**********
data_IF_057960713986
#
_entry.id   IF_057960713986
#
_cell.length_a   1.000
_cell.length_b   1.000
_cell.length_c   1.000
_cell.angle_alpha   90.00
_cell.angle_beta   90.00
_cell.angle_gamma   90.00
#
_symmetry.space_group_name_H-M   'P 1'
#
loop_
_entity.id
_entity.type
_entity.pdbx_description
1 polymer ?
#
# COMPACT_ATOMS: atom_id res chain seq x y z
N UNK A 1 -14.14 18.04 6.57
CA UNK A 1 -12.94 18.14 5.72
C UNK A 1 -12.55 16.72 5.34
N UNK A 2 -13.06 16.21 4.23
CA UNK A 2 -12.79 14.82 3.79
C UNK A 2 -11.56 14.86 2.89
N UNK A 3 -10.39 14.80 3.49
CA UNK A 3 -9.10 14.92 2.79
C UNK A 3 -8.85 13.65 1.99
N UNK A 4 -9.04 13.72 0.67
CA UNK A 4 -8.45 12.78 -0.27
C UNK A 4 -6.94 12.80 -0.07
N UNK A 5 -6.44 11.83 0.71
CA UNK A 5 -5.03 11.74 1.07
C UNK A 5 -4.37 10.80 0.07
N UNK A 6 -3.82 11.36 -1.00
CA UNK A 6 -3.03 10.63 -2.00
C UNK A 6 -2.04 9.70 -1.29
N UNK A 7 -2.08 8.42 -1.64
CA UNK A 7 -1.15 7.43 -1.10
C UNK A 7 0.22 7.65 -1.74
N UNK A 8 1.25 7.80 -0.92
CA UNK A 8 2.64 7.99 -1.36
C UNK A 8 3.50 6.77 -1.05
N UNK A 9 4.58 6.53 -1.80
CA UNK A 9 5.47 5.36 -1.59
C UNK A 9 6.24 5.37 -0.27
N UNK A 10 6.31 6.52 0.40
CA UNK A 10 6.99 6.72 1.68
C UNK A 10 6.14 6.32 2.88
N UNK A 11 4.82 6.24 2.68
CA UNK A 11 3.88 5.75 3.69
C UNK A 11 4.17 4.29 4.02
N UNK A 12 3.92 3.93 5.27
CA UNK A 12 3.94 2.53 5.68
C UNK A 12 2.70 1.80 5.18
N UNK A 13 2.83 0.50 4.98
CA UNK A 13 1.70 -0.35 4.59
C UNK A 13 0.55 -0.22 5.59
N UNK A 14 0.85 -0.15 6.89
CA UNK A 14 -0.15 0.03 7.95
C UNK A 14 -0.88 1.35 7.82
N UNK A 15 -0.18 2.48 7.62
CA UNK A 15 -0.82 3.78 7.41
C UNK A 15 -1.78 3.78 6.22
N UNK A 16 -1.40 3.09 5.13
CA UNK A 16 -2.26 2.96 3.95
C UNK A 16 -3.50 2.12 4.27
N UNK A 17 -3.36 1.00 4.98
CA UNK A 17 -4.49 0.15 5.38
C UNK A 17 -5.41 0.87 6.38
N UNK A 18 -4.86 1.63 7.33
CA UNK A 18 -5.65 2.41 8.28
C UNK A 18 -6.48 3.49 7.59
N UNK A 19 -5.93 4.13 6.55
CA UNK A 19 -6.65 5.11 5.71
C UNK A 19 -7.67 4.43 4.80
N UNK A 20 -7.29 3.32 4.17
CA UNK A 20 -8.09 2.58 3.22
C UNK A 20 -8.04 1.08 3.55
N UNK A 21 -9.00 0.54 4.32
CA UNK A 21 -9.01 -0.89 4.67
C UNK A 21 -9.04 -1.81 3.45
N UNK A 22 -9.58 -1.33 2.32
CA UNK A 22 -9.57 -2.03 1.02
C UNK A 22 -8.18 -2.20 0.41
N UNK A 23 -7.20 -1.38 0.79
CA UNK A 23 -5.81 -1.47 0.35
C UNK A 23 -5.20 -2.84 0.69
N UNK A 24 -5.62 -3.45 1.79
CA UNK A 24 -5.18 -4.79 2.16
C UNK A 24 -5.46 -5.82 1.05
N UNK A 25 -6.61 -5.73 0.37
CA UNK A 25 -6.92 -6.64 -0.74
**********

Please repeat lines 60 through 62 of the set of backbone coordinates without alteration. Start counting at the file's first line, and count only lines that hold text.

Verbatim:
N UNK A 14 0.85 -0.15 6.89
CA UNK A 14 -0.15 0.03 7.95
C UNK A 14 -0.88 1.35 7.82